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Grand Ethiopian Renaissance Dam: Tripartite Talks Resume

Via Future Directions International, an update on the recently restarted discussions over the Grand Ethiopian Renaissance Dam:

Talks about the GERD froze in January this year, after Sudan publicly expressed support for the construction of the dam. Egypt and Ethiopia agreed to meet again in Khartoum on 25 August, to discuss issues and concerns about the impact of the GERD. Despite previous failures to reach an agreement, it seems that the three riparian states are now ready to co-operate to enhance water security in the region.

Comment

Ethiopia and Egypt met in Equatorial Guinea on 26 June, during the African Union Summit, and decided to resume talks over the GERD, which is expected to be the biggest hydroelectric dam in Africa. Initially planned to take place in Cairo, the latest talks were held in Khartoum, Sudan. The two countries agreed on a common framework for the resumption of talks. The recently-elected Egyptian president, Abdel Fattah el-Sisi, showed a willingness to renew co-operation over the distribution of the Nile’s water. This could be a turning point, both for the project and for regional water sharing agreements, as Egypt was previously a fierce opponent of the construction of the dam. Egyptian Irrigation Minister Hossam Moghazi said that the first day of talks was satisfactory.

The construction of the GERD on the Blue Nile has been a major concern for Egypt since its beginnings. The Blue Nile is the main tributary of the Nile and Egypt fears that the dam’s construction will decrease downstream flows. Egypt is 97 per cent dependant on the Nile for its water needs.

Egypt’s fears are reasonable. Ethiopia unilaterally began construction in 2013 and has already constructed 36 per cent of the dam. In a statement, issued on 31 March 2014, the NGO International Rivers warned Ethiopia against an ‘aggressively accelerated schedule’; in fact, it recommended halting construction. The NGO also highlighted several potential issues on safety, negative environmental impacts and consequences for the downstream flow. Although Ethiopia’s eagerness to develop economically is understandable, it needs to wait for the completion of feasibility studies before going any further.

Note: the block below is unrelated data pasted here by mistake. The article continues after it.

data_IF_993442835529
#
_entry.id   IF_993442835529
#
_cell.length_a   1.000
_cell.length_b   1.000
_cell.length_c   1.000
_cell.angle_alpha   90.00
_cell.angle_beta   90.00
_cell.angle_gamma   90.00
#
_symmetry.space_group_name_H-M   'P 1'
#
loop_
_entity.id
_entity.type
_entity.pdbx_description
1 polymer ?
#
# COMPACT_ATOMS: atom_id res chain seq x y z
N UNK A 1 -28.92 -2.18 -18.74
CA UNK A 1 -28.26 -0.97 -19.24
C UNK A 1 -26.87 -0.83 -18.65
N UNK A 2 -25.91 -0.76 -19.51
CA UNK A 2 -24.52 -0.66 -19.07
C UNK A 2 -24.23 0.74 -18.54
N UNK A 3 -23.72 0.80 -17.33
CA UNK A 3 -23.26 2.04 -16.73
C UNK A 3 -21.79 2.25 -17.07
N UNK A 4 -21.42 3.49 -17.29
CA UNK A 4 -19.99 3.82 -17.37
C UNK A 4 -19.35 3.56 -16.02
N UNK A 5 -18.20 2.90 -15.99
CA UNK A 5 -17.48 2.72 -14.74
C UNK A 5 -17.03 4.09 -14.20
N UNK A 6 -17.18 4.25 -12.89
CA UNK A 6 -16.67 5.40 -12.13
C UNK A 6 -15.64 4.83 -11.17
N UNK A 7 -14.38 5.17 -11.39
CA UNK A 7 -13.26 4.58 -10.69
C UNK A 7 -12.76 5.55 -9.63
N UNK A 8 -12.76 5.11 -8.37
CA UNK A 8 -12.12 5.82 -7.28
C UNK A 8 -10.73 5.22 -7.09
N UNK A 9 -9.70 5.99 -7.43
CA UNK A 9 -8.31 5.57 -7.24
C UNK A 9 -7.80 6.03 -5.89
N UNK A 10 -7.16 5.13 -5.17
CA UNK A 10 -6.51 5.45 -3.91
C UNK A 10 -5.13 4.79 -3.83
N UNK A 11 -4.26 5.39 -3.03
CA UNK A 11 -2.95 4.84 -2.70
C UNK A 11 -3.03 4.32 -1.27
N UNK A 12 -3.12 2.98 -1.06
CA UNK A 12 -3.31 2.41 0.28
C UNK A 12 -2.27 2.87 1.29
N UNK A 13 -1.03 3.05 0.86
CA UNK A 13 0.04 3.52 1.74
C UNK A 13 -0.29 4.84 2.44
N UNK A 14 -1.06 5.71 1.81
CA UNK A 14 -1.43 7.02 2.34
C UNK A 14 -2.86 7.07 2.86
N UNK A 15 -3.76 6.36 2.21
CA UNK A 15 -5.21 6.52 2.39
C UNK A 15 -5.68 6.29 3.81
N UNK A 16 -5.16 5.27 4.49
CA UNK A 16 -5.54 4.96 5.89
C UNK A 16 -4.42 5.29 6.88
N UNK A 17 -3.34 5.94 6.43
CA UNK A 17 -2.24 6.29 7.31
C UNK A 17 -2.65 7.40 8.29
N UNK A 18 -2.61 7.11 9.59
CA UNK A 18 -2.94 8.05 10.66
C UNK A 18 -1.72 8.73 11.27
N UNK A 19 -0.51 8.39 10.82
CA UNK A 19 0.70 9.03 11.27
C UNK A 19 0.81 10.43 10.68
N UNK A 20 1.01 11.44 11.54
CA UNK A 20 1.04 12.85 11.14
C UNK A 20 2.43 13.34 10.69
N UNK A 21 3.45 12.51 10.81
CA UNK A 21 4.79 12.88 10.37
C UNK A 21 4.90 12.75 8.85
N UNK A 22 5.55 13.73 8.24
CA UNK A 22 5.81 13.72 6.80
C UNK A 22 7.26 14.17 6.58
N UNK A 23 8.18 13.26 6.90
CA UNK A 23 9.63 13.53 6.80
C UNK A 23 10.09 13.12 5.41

The Nile waters have historically created tensions between the riparian countries. Ethiopia has always refused to acknowledge Egypt’s historic right to the Nile, as set out in colonial era treaties. Those treaties, signed in 1929 and 1959, recognise Egypt’s right to two-thirds of the Nile waters. The Nile Basin Initiative, an organisation gathering the Nile’s riparian states, advocates a more equitable allocation of the water and has tried to diminish Egypt’s control in this matter.

Egypt and Ethiopia have already agreed on a common framework for the talks. This includes respecting international law and the promotion of co-operation to meet the growing demand for water in the region. They have also committed themselves to respecting the results of the technical studies and Ethiopia has again assured Egypt that the project will not harm its water use.

One outcome of these talks will be the creation of a committee, composed of nationals from Egypt, Ethiopia and Sudan, which will initiate two feasibility studies. Those studies are of major importance and include both a hydrology simulation model and a trans-boundary social, economic and environmental impact assessment.

Despite those encouraging signs of increased co-operation, there are still fears that the talks will again lead to a stalemate. Past disagreements between these two different and strongly affirmed national interests, have failed to have a positive outcome and this could very possibly happen again.



This entry was posted on Wednesday, August 27th, 2014 at 6:04 am and is filed under Egypt, Ethiopia, Nile, Sudan.  You can follow any responses to this entry through the RSS 2.0 feed.  Both comments and pings are currently closed. 

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